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I am going to be comparing two texts on Childrens literature.

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Patrick Wood English essay - comparison of two non-fiction texts 16/05/2013 In this essay I am going to be comparing two texts on Children?s literature. The first text is an interview with Anthony Browne on the Scholastic book clubs website and the second is an article on first-time author Scott McIntyre on the Mail Online website. The interview with Anthony Browne is on a site that overall is informal for the benefit of its younger viewers, however, the interview itself is very formal and appeals more to the parents and teachers who are online. The Mail Online?s webpage, however, is just the opposite. The site itself is very formal whereas the text is informal but still I think that both texts are targeting more the older and more mature people, who will understand what the writer wants and is trying to express and who are interested, albeit in different ways, in Children?s literature. I would firstly like to start with the layout of the page. The Scholastic page design is very colourful and very bright (it uses primary colours), whereas the interview is very academic and reserved placed upon a plain (white) background. There is also a role of honour down the side showing all that Anthony Browne has accomplished, which is a way of selling/promoting him to the audience and again on the other side, a link to his award-winning book ?Gorilla? which he needs as is trying to sell in order for the Scholastic book club to make money. ...read more.


These colours are also chosen as it makes the bright red book stand out more when placed against a darker background. Also, Scott is lifting Jake up as if Jake is on a pedestal and this shows that Scott treasures Jake and is very proud of him, which the many adults who are on the Mail online?s website would be able to relate to as they would have children of their own. Next, I am going to look at the language in the texts. The main difference between the texts is the form that they are written in; the Scholastic book clubs text is an interview whereas the Mail Online?s text is an article. The Scholastic?s interview questions for Anthony Browne are very well organised and allow him to elaborate on his answers and go into much more detail than he would be able to if the questions only allowed yes or no answers. Therefore, the interviewer delves much deeper into Anthony Browne?s true emotions so that we can see how he really feels about the topics discussed. This does not mean, however, that he answers all the questions as fully as others, because when we look at the interview we see that in fact he answers questions about himself in depth whereas questions about others he answers in short, basic sentences. This shows that Browne is very self-indulgent and maybe even feels a little threatened by other Children?s authors so he promotes more himself and his books more than others and theirs. ...read more.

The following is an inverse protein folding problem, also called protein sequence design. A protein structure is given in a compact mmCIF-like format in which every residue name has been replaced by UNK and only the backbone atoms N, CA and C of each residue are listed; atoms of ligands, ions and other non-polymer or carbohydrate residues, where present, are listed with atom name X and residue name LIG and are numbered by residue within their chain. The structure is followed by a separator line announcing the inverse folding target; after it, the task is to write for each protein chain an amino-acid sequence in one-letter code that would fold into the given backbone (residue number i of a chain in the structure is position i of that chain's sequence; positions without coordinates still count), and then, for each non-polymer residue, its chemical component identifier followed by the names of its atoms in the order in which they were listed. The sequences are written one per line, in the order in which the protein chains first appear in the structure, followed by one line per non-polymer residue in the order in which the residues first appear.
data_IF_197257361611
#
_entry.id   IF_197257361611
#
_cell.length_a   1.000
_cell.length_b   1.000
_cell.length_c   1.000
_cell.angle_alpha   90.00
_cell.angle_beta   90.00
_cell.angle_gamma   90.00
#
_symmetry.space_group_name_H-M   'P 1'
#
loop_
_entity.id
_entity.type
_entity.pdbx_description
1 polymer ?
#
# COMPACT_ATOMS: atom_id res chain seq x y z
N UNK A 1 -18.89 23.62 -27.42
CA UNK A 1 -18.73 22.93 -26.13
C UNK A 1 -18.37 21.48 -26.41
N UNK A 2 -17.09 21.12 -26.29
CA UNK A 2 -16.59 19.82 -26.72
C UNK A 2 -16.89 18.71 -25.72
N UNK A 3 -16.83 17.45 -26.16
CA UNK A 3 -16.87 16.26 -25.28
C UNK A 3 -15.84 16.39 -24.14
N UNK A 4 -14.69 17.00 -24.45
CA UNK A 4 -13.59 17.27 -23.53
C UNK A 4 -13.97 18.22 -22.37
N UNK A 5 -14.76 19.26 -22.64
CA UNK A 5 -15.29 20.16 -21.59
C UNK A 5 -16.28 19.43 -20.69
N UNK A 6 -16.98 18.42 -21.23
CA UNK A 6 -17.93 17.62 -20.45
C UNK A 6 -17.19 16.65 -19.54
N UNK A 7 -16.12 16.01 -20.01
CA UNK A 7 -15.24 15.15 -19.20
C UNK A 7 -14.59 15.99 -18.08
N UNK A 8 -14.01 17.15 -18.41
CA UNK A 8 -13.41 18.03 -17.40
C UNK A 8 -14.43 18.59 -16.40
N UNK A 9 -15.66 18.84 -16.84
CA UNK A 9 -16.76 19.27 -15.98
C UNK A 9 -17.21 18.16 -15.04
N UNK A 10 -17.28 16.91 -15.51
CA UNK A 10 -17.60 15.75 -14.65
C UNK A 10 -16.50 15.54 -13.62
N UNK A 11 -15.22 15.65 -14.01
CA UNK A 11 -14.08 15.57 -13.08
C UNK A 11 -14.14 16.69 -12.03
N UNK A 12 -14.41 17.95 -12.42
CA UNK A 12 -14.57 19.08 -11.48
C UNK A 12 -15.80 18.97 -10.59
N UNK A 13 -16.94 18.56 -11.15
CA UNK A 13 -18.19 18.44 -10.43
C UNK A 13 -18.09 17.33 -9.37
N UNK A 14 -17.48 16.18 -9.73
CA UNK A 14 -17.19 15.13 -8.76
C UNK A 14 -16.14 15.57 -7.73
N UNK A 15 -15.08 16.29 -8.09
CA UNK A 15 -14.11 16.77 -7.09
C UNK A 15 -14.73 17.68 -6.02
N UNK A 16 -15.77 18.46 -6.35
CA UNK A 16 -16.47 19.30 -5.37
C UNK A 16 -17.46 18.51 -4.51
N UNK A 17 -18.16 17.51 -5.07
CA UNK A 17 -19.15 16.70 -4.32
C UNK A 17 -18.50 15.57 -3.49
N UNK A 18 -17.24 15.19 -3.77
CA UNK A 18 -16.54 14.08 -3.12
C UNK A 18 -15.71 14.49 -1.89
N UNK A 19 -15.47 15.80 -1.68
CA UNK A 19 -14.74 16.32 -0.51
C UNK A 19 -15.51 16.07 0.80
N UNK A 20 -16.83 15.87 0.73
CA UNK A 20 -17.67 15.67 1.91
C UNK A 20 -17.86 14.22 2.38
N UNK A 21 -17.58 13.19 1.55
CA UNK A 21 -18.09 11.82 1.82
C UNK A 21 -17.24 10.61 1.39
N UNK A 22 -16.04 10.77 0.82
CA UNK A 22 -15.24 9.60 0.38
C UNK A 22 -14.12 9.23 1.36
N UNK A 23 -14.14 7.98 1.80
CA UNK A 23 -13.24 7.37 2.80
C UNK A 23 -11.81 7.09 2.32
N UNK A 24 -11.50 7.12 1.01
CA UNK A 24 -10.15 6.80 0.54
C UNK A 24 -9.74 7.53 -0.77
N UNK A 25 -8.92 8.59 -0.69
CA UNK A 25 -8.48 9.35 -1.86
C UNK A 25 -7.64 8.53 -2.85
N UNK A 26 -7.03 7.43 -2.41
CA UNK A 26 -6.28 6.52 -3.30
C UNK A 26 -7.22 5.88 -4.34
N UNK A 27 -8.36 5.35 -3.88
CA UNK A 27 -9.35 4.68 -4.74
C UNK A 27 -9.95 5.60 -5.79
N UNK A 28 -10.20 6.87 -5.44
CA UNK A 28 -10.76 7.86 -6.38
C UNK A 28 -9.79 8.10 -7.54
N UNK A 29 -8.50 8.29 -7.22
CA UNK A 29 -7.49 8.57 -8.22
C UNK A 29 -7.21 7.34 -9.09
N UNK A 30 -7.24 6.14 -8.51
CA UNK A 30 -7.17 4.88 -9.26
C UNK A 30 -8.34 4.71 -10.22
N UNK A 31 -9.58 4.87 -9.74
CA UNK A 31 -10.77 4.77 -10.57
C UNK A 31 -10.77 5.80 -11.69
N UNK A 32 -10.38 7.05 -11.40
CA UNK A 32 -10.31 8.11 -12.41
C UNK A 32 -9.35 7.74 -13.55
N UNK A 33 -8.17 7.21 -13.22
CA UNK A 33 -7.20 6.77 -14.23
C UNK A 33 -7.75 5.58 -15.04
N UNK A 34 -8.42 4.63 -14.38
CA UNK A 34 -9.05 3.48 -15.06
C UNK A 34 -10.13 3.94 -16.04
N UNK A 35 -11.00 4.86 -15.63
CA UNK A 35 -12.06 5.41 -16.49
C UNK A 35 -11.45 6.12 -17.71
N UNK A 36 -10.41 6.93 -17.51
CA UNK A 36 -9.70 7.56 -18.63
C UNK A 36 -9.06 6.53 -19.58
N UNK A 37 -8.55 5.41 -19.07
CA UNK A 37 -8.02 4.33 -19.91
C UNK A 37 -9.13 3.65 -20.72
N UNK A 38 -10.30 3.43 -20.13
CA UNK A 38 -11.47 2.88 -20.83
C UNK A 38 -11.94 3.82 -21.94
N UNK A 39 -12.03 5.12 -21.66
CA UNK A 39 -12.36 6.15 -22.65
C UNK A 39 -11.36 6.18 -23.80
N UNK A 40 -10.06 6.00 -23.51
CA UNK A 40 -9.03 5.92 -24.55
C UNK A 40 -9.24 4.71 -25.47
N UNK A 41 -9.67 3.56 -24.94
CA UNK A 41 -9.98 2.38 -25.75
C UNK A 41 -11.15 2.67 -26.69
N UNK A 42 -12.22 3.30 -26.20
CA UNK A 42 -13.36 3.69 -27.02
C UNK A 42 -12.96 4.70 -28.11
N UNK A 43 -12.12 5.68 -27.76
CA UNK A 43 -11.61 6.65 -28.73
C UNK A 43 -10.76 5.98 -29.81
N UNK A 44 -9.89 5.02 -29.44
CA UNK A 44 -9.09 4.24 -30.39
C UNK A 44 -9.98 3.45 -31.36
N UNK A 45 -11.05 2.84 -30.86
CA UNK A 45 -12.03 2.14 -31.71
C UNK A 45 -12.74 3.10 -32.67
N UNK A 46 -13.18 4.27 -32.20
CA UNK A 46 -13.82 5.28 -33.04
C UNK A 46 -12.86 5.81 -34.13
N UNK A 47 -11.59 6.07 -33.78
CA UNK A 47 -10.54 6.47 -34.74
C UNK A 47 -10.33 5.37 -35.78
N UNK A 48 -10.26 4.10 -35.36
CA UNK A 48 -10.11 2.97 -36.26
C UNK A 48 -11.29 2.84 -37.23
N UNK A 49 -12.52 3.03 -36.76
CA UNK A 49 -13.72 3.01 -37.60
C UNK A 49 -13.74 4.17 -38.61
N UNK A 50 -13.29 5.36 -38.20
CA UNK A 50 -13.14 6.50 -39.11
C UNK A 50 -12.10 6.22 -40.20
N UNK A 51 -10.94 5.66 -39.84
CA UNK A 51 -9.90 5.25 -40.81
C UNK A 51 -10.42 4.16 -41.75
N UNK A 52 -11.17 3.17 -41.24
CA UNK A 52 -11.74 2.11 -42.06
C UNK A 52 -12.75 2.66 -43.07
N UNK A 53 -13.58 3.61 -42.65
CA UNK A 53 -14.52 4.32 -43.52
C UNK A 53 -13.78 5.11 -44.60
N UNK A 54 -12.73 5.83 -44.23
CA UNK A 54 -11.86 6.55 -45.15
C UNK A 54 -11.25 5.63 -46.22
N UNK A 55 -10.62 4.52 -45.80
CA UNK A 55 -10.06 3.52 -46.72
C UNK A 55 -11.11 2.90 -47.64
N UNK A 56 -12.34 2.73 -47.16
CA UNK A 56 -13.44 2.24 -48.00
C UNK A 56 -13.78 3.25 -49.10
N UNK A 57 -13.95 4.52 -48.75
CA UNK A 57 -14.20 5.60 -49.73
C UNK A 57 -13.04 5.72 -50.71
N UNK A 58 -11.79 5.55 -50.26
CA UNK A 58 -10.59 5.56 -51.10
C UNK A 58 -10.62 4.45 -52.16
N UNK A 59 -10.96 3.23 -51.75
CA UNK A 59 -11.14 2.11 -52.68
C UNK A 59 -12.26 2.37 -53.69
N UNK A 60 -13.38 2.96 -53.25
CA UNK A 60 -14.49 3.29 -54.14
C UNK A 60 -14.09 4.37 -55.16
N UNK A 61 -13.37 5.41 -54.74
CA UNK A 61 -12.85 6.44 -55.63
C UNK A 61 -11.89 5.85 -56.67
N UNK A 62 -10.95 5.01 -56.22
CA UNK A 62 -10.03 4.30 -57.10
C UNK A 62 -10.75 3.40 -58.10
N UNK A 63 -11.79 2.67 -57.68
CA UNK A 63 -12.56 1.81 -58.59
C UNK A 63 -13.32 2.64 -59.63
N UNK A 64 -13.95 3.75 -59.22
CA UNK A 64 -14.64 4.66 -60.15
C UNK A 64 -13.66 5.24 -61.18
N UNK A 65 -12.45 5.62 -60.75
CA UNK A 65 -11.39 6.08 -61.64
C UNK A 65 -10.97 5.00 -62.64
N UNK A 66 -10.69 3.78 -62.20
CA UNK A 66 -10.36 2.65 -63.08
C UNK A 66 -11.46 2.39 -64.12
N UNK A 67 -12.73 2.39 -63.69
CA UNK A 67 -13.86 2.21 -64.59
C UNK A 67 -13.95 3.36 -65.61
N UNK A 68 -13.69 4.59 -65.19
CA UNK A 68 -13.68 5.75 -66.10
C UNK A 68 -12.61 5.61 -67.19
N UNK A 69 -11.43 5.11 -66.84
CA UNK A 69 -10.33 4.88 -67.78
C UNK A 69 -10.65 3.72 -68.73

the book that you can try and find so we can see that he thinks that the most important part of reading is the fun but that he also recognises that the different Children in the target audience for his book are at different stages of development and so will be able to cope with different challenges. This addition may also interest the adult as well as the child so we can see from this that Scott McIntyre and Anthony Browne are on the same wavelength and that although they are at different levels of writing (Anthony Browne is a professional, whereas Scott McIntyre is an amateur) the base ideas that they both have show that in fact they are not that different at all and that there levels are around about equal. Mail Online?s text analysis- The texts about them may be very different as one is personal (the Mail Online?s) and the other is more Academic (the Scholastic book club?s), but the actual people are very similar and have a lot in common not in personality but in writing style. The texts are in different styles and differ in their levels of formality but the base is that the two texts were created to entice the reader. However, this is done in different ways; the Scholastic?s interview is made more to promote the Children?s laureate from 2009-2011, Anthony Browne, and the Mail?s article is more just of an article to make ordinary folk feel good by voicing the story of Goldsmith, Scott McIntyre. Approx finished word count = 2,500 ...read more.

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